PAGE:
KARACHI: The Centre for Entrepreneurial Development being established at the Institute of Business Administration (IBA) has suffered a major setback, as the United States Agency for International Development (USAID) backed off from its earlier commitment to provide IBA with $5 million, The Express Tribune learned on Friday.
After contributing $250,000 to the proposed centre, USAID diverted the rest of the pledged amount to its flood relief operations, leaving IBA in the lurch, according to Dr Ishrat Husain, Dean and Director of IBA.
Husain said JE Austin Associates, an international consulting company, was commissioned to carry out a comprehensive survey to determine the need for the proposed centre.
“With the feedback from the private sector, the government and the academia, a business plan was prepared, which was reviewed by an independent expert and finally approved by IBA’s Board of Governors,” he said.
When contacted, a USAID official confirmed that funds had been diverted from other projects to flood relief activities.
According to the business plan, IBA sought the help of a donor for the construction of the centre on its main campus at the University of Karachi. Husain said the construction phase, which cost Rs250 million, would be over by the end of the first quarter of 2012.
He said IBA collaborated with the Babson College, Massachusetts, United States, for the curriculum development of its bachelor’s programme in entrepreneurship. Three permanent faculty members of IBA have recently taken courses at Babson College, while another two will leave for the United States this year as part of the ongoing collaboration between the two business schools.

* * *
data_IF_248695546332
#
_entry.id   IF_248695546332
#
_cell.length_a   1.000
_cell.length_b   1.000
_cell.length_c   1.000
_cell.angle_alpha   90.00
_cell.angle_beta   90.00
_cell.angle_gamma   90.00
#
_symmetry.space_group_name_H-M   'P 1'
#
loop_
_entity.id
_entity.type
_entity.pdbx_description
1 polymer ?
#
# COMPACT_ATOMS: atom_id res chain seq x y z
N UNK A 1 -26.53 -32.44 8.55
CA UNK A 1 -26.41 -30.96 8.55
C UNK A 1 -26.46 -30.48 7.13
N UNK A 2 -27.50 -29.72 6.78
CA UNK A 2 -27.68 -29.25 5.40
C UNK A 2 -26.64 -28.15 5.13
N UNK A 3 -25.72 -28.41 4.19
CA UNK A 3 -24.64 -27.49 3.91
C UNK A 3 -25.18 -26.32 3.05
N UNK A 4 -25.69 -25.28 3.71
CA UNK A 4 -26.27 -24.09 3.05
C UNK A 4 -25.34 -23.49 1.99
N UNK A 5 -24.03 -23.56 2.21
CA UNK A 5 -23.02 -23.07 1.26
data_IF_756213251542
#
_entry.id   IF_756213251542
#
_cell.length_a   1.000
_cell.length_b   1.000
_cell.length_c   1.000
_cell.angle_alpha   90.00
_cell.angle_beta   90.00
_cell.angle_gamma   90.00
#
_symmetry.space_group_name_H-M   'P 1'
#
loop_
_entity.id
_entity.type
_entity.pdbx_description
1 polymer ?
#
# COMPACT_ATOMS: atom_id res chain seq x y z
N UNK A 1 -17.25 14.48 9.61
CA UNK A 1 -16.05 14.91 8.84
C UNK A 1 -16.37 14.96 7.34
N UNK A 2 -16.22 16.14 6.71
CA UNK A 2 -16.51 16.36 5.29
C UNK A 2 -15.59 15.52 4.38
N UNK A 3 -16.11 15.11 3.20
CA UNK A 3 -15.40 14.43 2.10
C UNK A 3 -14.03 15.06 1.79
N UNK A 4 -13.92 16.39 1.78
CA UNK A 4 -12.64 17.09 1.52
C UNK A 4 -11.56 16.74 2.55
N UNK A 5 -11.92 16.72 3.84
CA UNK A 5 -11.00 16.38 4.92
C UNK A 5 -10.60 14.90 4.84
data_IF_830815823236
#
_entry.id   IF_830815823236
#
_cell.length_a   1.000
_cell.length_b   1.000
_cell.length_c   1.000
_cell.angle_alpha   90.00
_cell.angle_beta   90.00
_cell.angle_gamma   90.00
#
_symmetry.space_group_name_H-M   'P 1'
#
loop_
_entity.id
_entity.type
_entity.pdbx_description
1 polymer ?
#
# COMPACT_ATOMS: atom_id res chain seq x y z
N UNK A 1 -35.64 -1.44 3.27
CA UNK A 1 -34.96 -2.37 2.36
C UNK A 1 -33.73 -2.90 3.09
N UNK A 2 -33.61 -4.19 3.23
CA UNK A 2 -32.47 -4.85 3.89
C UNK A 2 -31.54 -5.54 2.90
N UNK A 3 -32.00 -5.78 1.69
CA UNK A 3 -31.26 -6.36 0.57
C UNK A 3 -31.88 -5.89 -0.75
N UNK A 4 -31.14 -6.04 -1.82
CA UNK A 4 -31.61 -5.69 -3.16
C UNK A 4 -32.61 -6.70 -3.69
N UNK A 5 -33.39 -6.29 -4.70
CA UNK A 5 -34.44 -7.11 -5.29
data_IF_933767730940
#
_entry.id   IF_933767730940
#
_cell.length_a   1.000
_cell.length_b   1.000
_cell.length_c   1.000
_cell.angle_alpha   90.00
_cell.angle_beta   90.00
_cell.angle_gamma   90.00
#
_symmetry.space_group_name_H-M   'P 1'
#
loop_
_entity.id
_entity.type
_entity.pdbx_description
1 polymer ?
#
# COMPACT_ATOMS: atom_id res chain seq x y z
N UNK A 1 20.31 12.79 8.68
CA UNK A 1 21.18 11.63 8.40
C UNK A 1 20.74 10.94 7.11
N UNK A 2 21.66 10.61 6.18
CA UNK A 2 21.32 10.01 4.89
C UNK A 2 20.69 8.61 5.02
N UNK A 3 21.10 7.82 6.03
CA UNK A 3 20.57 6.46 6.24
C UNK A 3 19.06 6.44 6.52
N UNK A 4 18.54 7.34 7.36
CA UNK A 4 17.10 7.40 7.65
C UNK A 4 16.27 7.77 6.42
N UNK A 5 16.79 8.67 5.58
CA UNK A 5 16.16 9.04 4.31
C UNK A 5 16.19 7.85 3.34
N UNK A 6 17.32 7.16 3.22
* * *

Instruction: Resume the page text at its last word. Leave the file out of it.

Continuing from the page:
“IBA is already a part of the Global Entrepreneurship Programme and follows the best teaching practices,” Husain said. The Centre for Entrepreneurial Development is the first initiative of its kind in Pakistan. According to the programme outline, a number of courses on entrepreneurship that will be taught at the centre have never been a part of curricula at Pakistan’s business schools.
Along with the Centre for Entrepreneurial Development, IBA also plans to set up a Centre for Access to Finance, which will focus on transforming business ideas of IBA students into “bankable business plans,” Husain said.
“So far, business students in Pakistan have been obsessed with nine-to-five jobs that multinational companies offer,” he said. He added that now it was time to encourage venture capitalists to come forward and help start-ups.
Husain said it was important for business students to have academic training to identify new business opportunities because established enterprises often failed to pay due attention to changing market situations.
“Capitalism is creative destruction. New opportunities must be ceased. But multinational companies are too bureaucratic and inflexible to cease new opportunities,” Husain said.
“IBA faculty members, along with students, have recently done case studies on Barbeque Tonight, National Foods and Student Biryani,” he said, adding that IBA graduates have consistently set up successful businesses over the years.
Published in The Express Tribune, December 19th, 2011.
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